Wise Words for an Election Year

Today my mom received an email entitled, "Wise words for an election year". It encouraged the reader, "During this election year let's be reminded of these words" and contained several aphorisms, attributing them to Abraham Lincoln. The email ended with an ominous, "Very, very wise words, written years ago and we still don't get it....." But what at first glance is an innocent list of common-sense guidelines turns out to be cereal-box marketing trying to get my mom to vote Republican in the upcoming presidential election.

The email contained the following phrases:

First, it turns out that Abraham Lincoln had nothing at all to do with these sentences, Ronald Reagan's mistake notwithstanding. They were apparently written by a conservative minister, William J. H. Boetcker, around 1916. And a closer examination reveals they are mostly glittering generalities that bias the listener but shed no light on policies of the candidates. They are so vague (and they throw in feel-good words) that it's hard to disagree with them. Then they are used to promote a particular point of view. I hope no one in America would use any of these ambiguous, trite phrases in determining how to vote in the upcoming presidential elections, but would instead attempt to understand and analyze the actual policies and plans of the two candidates.

Let's look at the first one: "You cannot help the poor, by destroying the rich." What does this mean? I want to help the poor, so this must be a true statement! And destroying things is bad, so it must be doubly true. But what does it mean? What is "destroying the rich"? The statement doesn't say—it's just left vague so you agree with it and feel good that you're helping the poor.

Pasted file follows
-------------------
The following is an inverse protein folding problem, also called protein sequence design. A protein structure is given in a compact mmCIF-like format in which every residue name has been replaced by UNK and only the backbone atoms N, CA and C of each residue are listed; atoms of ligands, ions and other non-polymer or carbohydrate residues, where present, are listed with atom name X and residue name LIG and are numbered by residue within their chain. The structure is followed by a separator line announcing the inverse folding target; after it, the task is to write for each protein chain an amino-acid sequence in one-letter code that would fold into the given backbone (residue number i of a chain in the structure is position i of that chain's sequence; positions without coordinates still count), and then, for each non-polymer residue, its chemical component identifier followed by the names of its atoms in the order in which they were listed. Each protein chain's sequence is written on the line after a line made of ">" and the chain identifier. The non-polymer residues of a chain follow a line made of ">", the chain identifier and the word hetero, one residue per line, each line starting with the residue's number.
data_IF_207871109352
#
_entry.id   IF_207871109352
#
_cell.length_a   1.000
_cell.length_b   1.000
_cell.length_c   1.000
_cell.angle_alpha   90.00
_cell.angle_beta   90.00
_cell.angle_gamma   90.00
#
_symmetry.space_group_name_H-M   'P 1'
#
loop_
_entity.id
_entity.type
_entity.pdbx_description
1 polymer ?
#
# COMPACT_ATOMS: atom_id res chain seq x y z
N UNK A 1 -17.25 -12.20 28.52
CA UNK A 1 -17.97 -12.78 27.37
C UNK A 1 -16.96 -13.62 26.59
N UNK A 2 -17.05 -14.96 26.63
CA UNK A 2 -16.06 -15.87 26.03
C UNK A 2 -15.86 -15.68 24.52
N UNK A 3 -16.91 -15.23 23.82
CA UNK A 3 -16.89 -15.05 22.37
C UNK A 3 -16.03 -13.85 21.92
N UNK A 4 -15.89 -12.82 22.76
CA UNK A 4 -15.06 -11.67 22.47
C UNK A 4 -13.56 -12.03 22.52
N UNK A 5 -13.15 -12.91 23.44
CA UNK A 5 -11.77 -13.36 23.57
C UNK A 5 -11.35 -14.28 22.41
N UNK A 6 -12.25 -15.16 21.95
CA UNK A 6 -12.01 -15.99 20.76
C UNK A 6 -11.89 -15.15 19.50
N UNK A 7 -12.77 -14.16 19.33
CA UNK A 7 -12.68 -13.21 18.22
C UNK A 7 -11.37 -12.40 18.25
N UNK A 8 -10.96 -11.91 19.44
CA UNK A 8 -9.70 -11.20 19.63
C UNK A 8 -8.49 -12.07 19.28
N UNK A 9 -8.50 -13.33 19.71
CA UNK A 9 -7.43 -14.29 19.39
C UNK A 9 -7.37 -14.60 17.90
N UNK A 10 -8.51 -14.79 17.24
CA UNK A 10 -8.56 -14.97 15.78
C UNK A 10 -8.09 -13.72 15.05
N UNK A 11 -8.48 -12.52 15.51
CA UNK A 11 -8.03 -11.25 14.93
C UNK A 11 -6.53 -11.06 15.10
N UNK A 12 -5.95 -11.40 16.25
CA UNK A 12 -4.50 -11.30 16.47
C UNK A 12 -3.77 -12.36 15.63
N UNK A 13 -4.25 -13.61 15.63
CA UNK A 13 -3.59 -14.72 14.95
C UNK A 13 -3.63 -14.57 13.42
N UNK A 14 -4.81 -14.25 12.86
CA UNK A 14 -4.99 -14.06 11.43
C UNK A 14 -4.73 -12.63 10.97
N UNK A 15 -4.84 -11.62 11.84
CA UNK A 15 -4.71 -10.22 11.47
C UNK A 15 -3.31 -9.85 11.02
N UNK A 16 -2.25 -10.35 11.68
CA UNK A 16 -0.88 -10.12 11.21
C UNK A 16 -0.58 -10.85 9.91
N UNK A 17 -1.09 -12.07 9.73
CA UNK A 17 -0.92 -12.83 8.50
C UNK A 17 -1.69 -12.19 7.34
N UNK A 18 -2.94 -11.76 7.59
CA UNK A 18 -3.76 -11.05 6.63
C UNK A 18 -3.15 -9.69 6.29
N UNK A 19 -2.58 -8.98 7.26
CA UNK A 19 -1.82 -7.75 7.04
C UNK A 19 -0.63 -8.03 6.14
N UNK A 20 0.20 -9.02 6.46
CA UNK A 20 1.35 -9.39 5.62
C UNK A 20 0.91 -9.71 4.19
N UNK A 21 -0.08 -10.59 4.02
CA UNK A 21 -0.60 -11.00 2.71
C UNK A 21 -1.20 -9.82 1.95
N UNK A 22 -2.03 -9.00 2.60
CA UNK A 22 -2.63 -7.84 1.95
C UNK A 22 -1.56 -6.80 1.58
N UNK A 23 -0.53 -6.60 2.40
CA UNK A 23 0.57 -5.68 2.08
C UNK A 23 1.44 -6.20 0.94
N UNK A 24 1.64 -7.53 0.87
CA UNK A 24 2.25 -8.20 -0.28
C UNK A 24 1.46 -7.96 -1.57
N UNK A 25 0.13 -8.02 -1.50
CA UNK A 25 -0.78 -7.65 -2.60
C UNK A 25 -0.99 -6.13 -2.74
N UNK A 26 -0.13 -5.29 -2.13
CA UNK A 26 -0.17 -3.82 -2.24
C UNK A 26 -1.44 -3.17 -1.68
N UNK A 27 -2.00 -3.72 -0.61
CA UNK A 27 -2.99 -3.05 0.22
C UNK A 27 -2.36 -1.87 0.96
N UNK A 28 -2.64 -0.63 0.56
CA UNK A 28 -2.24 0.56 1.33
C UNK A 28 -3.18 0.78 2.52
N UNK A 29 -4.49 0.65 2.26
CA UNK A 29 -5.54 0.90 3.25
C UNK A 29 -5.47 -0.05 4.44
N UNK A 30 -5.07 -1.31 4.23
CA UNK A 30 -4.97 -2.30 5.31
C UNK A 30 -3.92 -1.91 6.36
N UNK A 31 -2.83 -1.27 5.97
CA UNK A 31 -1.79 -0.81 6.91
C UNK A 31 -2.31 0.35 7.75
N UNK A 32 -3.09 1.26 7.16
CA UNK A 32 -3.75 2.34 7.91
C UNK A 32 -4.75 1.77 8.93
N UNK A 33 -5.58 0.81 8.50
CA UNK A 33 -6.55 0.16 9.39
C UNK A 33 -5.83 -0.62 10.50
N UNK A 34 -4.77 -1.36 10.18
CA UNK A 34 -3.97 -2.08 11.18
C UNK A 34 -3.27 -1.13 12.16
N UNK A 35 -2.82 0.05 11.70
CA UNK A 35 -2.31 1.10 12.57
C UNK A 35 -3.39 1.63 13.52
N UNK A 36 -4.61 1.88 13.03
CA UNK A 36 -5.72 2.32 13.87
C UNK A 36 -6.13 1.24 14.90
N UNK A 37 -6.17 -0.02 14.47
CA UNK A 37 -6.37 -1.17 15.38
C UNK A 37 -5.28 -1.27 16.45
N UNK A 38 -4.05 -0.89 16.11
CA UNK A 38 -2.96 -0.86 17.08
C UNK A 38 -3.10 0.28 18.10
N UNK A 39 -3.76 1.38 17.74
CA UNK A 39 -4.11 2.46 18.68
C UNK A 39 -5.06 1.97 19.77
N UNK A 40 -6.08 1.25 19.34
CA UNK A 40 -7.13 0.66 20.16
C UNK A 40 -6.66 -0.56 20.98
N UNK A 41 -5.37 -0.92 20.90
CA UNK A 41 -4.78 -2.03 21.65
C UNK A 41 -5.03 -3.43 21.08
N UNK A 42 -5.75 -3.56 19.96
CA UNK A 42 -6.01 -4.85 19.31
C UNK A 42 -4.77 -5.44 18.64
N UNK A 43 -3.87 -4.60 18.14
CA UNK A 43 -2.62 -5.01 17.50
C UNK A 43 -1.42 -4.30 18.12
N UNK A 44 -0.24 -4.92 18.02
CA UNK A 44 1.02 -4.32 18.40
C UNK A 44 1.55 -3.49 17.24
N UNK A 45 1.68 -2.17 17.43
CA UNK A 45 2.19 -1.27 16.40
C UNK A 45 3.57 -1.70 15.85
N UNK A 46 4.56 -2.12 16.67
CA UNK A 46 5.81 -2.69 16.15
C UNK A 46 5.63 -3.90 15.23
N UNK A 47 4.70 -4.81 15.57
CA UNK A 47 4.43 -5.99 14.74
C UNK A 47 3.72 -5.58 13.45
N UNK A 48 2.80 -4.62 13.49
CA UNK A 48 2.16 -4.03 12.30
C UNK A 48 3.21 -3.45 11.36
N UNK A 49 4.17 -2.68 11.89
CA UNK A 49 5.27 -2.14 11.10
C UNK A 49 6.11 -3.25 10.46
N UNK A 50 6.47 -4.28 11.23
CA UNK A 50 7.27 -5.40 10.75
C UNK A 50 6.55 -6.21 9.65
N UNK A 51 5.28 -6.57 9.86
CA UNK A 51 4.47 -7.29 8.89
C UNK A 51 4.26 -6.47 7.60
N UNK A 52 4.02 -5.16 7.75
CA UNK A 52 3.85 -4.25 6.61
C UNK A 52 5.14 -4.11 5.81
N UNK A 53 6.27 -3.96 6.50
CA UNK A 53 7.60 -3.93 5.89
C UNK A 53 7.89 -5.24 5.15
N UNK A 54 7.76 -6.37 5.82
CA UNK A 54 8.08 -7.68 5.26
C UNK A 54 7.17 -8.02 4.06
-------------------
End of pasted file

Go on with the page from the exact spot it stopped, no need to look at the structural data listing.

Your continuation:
Now that you have this glowing feeling inside that you're not destroying things and you're helping the poor at the same time, someone will come out and say, "Hey, Obama wants to lower taxes on the poorest 95% of people in the United States, while raising taxes on a few really rich people! Goodness, we haven't learned a lot since Abraham Lincoln, have we? Remember when you vote that, 'You cannot help the poor, by destroying the rich!'"

But does Obama's policies have anything to do with that phrase? Remember, we have no idea what "destroying the rich" might actually mean, except that it sounds bad! Our government works in large part by taxes, and the way taxes are structured can provide incentives and modify behaviour and help or hurt the economy. Will Obama's specific tax proposal provide the right incentives to make our complex, interconnected economy run smoothly? How about McCain's? These little trite phrases are trying to make you ignore analyzing the actual policies of the candidates and just vote on some knee-jerk reaction to warm and fuzzy but vague words.

In recent days McCain and Palin have been trying to use the same tactics by associating Obama's policies with socialism. Like whoever originated this email to my mother, they hope that listeners won't actually look at what the plans of the candidates say or analyze their effects on the economy, but will instead be turned off by terms such as "socialism" or "destroy the rich".